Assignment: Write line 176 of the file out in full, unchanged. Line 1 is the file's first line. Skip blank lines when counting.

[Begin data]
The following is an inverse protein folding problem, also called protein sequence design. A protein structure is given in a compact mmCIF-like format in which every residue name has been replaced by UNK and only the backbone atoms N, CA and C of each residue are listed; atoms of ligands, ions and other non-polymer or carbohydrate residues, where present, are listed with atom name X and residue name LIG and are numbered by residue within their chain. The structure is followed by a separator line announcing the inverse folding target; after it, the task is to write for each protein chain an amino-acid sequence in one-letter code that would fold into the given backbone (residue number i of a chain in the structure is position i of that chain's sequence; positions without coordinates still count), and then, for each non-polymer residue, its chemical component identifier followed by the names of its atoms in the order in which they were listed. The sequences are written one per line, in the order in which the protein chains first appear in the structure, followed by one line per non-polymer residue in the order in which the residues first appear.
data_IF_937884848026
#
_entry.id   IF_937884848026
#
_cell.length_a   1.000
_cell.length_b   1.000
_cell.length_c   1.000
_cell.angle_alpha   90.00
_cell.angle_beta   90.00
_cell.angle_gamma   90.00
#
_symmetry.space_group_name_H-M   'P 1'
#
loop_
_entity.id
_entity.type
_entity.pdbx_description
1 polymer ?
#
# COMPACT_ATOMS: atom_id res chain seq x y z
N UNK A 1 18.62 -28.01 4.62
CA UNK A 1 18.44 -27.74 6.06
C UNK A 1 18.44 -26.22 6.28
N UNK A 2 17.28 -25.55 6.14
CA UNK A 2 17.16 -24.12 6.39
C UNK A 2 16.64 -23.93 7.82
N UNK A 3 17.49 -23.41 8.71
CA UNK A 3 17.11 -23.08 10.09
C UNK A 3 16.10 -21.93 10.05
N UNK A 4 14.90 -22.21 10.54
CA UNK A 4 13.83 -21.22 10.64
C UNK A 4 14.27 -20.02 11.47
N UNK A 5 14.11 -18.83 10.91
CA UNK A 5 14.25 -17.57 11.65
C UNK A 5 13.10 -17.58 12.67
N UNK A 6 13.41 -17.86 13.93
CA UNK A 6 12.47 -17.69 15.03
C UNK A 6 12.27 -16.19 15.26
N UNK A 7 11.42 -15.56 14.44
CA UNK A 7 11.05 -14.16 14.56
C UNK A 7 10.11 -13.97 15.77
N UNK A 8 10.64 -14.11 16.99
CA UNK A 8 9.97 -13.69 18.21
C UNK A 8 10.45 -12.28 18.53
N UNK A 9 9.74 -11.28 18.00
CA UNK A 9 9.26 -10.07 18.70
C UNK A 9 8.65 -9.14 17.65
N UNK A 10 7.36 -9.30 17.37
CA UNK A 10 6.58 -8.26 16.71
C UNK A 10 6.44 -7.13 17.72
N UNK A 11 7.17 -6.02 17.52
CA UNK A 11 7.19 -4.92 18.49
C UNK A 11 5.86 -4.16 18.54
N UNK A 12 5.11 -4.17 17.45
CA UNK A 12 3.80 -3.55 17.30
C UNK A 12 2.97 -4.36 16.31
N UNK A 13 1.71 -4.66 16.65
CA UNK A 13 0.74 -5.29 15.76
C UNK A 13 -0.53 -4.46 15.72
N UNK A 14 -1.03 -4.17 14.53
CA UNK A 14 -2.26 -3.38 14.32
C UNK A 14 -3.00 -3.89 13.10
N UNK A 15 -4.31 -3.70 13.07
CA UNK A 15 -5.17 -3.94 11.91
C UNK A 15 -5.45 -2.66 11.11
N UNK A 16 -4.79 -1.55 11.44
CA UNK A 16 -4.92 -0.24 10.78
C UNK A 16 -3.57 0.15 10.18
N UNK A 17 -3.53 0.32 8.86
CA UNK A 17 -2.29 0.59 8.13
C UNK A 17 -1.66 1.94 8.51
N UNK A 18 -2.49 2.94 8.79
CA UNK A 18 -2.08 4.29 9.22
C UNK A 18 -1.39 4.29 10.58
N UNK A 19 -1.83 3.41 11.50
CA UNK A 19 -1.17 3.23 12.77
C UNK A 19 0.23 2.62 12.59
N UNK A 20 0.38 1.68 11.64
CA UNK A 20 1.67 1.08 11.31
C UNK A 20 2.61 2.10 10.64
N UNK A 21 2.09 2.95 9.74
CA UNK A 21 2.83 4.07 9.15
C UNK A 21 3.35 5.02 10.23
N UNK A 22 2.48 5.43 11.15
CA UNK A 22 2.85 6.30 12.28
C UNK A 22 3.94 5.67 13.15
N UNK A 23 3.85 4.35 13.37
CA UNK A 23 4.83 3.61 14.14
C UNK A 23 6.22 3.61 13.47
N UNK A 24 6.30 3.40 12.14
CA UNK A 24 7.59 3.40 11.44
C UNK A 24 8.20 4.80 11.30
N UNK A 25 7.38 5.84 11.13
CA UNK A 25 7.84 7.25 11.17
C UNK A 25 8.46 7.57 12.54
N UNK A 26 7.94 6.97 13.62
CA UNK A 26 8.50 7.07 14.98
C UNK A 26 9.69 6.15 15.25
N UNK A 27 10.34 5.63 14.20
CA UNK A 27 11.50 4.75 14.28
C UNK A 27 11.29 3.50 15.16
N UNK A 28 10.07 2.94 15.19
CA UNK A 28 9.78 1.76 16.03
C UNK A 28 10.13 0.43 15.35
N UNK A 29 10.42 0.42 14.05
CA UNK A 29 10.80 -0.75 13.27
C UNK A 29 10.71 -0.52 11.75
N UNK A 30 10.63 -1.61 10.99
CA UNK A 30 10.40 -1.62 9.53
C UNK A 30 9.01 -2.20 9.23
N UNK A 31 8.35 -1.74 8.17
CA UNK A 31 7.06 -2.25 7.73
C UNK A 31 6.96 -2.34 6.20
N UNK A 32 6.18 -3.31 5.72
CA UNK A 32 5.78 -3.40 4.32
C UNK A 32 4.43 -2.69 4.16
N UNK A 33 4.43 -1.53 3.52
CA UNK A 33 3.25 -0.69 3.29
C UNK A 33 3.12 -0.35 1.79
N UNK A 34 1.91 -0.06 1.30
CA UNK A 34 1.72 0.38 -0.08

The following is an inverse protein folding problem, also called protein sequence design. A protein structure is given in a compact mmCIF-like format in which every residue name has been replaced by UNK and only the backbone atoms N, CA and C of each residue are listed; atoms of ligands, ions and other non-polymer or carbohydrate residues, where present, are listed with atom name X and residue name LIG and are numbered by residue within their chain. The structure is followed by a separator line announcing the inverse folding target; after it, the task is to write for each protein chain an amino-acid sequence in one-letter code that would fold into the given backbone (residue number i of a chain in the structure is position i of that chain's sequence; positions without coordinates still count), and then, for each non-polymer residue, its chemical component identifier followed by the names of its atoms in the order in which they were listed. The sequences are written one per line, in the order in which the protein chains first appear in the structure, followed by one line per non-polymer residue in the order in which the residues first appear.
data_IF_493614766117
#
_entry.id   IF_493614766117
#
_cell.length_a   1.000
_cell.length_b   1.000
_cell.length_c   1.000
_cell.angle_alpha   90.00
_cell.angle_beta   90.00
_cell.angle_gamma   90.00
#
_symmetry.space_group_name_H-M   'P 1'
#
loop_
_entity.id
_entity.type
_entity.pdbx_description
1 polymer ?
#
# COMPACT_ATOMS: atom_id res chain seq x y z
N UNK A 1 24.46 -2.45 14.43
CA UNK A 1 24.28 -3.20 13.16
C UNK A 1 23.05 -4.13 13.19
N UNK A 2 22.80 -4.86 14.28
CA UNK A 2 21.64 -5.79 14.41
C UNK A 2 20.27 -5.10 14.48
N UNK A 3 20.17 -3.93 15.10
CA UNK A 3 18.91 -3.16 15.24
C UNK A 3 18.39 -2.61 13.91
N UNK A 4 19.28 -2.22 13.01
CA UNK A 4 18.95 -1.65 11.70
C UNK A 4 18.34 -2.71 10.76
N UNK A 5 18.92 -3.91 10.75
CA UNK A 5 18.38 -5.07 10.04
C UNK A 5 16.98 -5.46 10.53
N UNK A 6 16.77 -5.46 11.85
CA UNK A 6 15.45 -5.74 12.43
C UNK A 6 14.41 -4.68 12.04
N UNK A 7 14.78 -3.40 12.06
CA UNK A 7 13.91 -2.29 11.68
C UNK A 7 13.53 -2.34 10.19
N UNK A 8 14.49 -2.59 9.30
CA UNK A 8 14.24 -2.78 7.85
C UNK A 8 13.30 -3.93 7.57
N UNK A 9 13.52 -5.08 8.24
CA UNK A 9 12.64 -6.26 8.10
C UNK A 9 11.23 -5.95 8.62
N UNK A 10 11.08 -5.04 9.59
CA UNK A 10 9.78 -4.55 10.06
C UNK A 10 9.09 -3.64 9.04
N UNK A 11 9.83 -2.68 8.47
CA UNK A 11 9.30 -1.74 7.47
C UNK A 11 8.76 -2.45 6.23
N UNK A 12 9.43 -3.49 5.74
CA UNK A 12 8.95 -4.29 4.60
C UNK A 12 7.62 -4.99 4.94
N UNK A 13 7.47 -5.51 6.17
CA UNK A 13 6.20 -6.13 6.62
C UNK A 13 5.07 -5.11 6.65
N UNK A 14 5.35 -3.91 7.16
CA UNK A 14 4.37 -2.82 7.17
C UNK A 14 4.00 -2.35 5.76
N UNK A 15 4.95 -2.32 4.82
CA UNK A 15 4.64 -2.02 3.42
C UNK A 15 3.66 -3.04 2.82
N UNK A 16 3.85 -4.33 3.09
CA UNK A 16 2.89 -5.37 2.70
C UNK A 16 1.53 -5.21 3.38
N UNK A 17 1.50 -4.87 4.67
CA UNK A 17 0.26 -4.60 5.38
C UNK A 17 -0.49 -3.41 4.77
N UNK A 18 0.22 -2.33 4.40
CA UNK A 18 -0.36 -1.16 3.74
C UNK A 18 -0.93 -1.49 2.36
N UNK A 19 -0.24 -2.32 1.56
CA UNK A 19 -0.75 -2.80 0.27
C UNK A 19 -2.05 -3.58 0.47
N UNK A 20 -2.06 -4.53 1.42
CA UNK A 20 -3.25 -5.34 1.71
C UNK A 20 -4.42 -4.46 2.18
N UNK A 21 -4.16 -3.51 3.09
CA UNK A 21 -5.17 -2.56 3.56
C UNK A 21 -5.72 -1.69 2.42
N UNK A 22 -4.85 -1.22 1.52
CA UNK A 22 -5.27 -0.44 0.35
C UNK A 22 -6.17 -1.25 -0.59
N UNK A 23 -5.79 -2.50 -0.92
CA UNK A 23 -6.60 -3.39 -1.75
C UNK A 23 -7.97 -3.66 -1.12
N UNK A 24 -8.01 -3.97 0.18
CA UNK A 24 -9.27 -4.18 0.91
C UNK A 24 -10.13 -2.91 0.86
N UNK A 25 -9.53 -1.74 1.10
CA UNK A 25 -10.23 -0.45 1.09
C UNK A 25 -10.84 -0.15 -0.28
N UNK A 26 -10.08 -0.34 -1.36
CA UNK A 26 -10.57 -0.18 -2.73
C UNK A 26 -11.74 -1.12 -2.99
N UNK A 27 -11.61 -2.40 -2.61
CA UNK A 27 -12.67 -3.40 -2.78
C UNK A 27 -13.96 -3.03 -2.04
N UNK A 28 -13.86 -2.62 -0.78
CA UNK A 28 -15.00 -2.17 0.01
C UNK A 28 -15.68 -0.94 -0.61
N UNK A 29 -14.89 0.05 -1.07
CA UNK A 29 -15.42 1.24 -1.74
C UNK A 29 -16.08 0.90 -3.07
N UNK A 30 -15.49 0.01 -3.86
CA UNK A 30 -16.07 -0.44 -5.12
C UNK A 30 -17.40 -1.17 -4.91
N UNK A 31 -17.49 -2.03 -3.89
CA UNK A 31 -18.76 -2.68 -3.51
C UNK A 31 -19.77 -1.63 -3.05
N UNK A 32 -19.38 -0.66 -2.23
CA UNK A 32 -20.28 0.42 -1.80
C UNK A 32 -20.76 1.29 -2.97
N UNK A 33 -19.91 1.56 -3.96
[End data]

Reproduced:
C UNK A 11 8.76 -2.45 6.23